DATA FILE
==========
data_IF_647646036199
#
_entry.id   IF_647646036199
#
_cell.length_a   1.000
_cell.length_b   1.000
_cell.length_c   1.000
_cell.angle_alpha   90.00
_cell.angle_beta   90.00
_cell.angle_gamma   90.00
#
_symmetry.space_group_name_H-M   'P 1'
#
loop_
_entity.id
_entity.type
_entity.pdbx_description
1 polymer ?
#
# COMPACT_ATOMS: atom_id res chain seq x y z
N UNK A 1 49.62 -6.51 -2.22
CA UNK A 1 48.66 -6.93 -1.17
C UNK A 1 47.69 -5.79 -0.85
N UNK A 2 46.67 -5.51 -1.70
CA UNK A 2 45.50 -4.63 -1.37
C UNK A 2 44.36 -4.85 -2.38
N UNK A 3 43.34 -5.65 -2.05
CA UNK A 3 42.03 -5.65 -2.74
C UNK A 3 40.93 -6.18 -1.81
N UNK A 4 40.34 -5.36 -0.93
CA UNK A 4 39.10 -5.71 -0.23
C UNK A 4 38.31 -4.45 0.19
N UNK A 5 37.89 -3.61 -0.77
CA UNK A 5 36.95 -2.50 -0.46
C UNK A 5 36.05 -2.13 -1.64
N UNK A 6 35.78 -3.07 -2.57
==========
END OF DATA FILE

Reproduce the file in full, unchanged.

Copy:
data_IF_647646036199
#
_entry.id   IF_647646036199
#
_cell.length_a   1.000
_cell.length_b   1.000
_cell.length_c   1.000
_cell.angle_alpha   90.00
_cell.angle_beta   90.00
_cell.angle_gamma   90.00
#
_symmetry.space_group_name_H-M   'P 1'
#
loop_
_entity.id
_entity.type
_entity.pdbx_description
1 polymer ?
#
# COMPACT_ATOMS: atom_id res chain seq x y z
N UNK A 1 49.62 -6.51 -2.22
CA UNK A 1 48.66 -6.93 -1.17
C UNK A 1 47.69 -5.79 -0.85
N UNK A 2 46.67 -5.51 -1.70
CA UNK A 2 45.50 -4.63 -1.37
C UNK A 2 44.36 -4.85 -2.38
N UNK A 3 43.34 -5.65 -2.05
CA UNK A 3 42.03 -5.65 -2.74
C UNK A 3 40.93 -6.18 -1.81
N UNK A 4 40.34 -5.36 -0.93
CA UNK A 4 39.10 -5.71 -0.23
C UNK A 4 38.31 -4.45 0.19
N UNK A 5 37.89 -3.61 -0.77
CA UNK A 5 36.95 -2.50 -0.46
C UNK A 5 36.05 -2.13 -1.64
N UNK A 6 35.78 -3.07 -2.57